Fun Facts to Know?

Iceland is home to abundant fresh, clean water.  According to the World Bank, Iceland ranks #2 in the world for highest renewable freshwater resources per capita, second only to Greenland.  Iceland boasts 495,050 cubic meters of water per inhabitant as compared, for example, to the United States, which ranks number 57 with 8,760 cubic meters per person.  Fantastic tasting drinking water is available at any tap all over the country.

Iceland has an active sports culture with men's and women's teams in major team sports such as football (soccer), basketball and handball that compete throughout the year.  Alvotech is a proud sponsor of KR, a favorite local team in a number of sports.  In 2016, the Icelandic male national football (soccer) team reached the semifinals of the UEFA EuroCup, where Iceland won a stunning victory over the English National team. Handball is also a very popular sport in the country, which boasts local teams that includes professionals that play during the active season.  In 2008, Iceland won the silver medal in men’s handball at the Beijing Olympics.

Ever since the early days of settlements in Iceland, locals have enjoyed bathing and swimming in geothermal pools across the island.  In modern Iceland this has translated into a pool culture where you can find a swimming pool in nearly every town across the country that is accessible to all. 

Iceland is renowned for its inclusiveness.  Regardless of your gender, your ethnicity, or your sexual orientation, Iceland is a welcome location for all.  In February 2009, Johanna Sigurdardottir became the first openly LGBT head of state.  Alvotech itself is roughly split equally between genders and adheres to equality policy that is core to our comprehensive sustainability strategy.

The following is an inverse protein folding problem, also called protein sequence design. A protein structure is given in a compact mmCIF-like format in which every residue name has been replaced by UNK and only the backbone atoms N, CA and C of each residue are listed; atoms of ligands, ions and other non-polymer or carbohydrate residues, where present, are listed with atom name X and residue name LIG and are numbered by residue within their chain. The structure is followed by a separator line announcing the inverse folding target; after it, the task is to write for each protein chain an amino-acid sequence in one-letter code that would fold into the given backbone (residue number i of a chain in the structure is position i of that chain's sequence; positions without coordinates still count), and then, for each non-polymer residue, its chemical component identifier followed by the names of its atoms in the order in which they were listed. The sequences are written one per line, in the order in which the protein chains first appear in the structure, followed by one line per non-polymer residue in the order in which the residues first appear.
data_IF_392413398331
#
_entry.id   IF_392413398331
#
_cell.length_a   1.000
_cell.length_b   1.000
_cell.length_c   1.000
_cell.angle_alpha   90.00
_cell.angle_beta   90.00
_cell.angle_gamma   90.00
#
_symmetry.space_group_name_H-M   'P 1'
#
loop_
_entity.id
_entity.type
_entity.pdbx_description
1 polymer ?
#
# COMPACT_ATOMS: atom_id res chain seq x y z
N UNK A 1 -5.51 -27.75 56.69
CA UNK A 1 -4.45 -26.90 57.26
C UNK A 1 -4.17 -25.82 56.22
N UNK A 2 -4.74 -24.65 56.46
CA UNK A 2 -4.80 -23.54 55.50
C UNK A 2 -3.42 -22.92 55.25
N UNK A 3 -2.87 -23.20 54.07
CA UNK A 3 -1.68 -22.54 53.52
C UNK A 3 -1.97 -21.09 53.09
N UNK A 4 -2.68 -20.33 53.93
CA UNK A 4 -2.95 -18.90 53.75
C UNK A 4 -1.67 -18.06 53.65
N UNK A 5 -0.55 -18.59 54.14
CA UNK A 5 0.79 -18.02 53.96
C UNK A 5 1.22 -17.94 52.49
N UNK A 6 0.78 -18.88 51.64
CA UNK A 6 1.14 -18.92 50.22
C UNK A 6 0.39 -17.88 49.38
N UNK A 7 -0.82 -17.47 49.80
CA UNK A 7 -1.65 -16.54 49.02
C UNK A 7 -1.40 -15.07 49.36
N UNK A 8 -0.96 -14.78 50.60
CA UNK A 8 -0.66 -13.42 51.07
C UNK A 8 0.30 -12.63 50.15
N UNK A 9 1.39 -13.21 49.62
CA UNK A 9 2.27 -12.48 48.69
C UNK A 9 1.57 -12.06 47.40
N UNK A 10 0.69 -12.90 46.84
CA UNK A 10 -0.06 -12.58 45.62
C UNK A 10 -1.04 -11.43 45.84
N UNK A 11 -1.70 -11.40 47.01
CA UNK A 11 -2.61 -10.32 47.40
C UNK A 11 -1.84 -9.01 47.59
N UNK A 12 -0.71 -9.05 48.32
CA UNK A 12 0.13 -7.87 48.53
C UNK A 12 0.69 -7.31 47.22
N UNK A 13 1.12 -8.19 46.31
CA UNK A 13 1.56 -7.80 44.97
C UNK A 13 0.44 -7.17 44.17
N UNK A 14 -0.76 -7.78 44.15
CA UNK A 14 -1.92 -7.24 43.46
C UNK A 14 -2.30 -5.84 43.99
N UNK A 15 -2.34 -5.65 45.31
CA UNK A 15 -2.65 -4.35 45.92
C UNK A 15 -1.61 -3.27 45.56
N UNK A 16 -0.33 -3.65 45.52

Iceland is host to an active and productive music scene.  Local musicians as well as global acts routinely come to Iceland to play at the country’s esteemed concert hall (HARPA) or at a number of the music festivals that occur throughout the year.  Despite its size, Iceland has produced some well-recognized musical talents that are popular across the globe.

Tourists from all over the world, particularly between the months of September and April, flock to Iceland to get a glimpse of the famed Northern Lights or Aurora Borealis.  On occasion, when the lights forecast is positive, the city of Reykjavik will dim the lights to magnify the show.

Raising and riding horses in Iceland is a popular pastime.  These horses (don’t call them ponies) were brought to Iceland around 1100 years ago from Norway and is a unique horse that is the only breed in the world that can perform 5 unique gaits.